Consider (. shell-library.bash; function-from-that-library "$preexisting_non_exported_variable") as an example: Because of the parens it fork()s a subshell, but it then sources the contents of shell-library.bash directly inside that shell, without replacing the shell interpreter created by that fork() with a separate executable. This means that function-from-that-library can see non-exported functions and variables from the parent shell (which it couldn't if it were execve()'d), and is a bit faster to start up (since it doesn't need to link, load, and otherwise initialize a new shell interpreter as happens during execve() operation); but also that changes it makes to in-memory state, shell configuration, and process attributes like working directory won't modify the parent interpreter that called it (as would be the case if there were no subshell and it weren't fork()'d), so the parent shell is protected from having configuration changes made by the library that could modify its later operation.

./other-script, by contrast, runs other-script as a completely separate executable; it does not retain non-exported variables after the child shell (which is not a subshell!) has been invoked. This works as follows:

  • The shell calls fork() to create a child. At this point in time, the child still has even non-exported variable state copied.
  • The child honors any redirections (if it was ./other-script >>log.out, the child would open("log.out", O_APPEND) and then fdup() the descriptor over to 1, overwriting stdout).
  • The child calls execv("./other-script", {"./other-script", NULL}), instructing the operating system to replace it with a new instance of other-script. After this call succeeds, the process running under the child's PID is an entirely new program, and only exported variables survive.
  • 3
    This is fascinating - I'd never considered fork() and exec() in the context of bash. Is my understanding correct: when I call (./c.sh), a subshell is forked, therefore $FOO is visible in the subshell. But that subshell then fork()s and exec()s ./c.sh, therefore within the context of c.sh (which is sort of a "grandchild process" of the shell where I typed "(./c.sh)"), $FOO is no longer visible ?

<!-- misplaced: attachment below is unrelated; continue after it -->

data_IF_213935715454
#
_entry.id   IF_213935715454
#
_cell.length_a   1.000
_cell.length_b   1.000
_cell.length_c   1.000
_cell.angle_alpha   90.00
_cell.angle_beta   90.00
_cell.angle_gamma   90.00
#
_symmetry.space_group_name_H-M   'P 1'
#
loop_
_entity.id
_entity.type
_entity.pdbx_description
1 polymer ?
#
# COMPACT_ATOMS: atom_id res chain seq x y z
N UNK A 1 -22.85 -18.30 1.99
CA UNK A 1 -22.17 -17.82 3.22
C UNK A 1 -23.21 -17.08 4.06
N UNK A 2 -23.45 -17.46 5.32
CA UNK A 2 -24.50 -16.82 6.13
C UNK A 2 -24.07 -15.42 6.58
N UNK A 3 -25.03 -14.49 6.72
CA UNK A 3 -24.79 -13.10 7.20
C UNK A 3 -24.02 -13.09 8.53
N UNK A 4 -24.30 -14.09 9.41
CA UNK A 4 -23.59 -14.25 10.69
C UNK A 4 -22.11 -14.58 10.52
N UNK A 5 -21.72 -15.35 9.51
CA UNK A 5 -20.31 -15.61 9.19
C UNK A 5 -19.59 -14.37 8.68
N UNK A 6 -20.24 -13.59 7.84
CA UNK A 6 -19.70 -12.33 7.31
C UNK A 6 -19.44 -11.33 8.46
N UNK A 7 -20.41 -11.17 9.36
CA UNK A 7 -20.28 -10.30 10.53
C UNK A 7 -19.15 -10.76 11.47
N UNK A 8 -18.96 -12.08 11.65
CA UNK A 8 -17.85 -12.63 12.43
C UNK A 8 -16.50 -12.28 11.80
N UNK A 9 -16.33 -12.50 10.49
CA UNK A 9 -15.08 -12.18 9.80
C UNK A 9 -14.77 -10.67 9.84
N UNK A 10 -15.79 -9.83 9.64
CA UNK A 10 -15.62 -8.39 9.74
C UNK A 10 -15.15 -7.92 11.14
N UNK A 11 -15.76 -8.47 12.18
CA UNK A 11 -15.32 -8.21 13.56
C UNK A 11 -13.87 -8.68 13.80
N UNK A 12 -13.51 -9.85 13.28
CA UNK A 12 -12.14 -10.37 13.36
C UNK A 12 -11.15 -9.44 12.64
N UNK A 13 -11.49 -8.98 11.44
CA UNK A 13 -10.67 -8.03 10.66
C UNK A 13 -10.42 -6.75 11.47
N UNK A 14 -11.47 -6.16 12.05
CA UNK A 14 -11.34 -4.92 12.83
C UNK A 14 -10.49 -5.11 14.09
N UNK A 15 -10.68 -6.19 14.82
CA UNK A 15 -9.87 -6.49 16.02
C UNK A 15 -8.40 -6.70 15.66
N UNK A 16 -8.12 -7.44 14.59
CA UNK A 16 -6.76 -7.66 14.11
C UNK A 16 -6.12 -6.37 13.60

– StoneThrow
    Aug 17, 2018 at 23:22
  • 1
    Second sentence should read "of the parent", no? Not completely certain, hence not just editing ;) Aug 17, 2018 at 23:27
  • 3
    Also, if you use exec ./other-script (which runs exec() without forking first), the other script inherits exported variables, but not non-exported shell variables. ./other-script is mostly equivalent to (exec ./other-script), in which the ( ) forks a subshell (keeping non-exported variables), and then the exec effectively exits the current shell (destroying non-exported variables) and runs a new shell in the same process. Aug 18, 2018 at 5:11
  • 3
    @cdarke: that's not a bashism; it's defined by Posix: "[$$] Expands to the decimal process ID of the invoked shell. In a subshell (see Shell Execution Environment ), '$' shall expand to the same value as that of the current shell."
    – rici
    Aug 18, 2018 at 7:13
  • 2
    @Harry, fork()ing creates a copy of the parent as a child, then execve() replaces that copy of the parent with the program you want to have as your child (when what you want is in fact a different program; for a subshell, what you typically want is just a copy of the parent with no replacement). Sep 12, 2021 at 18:41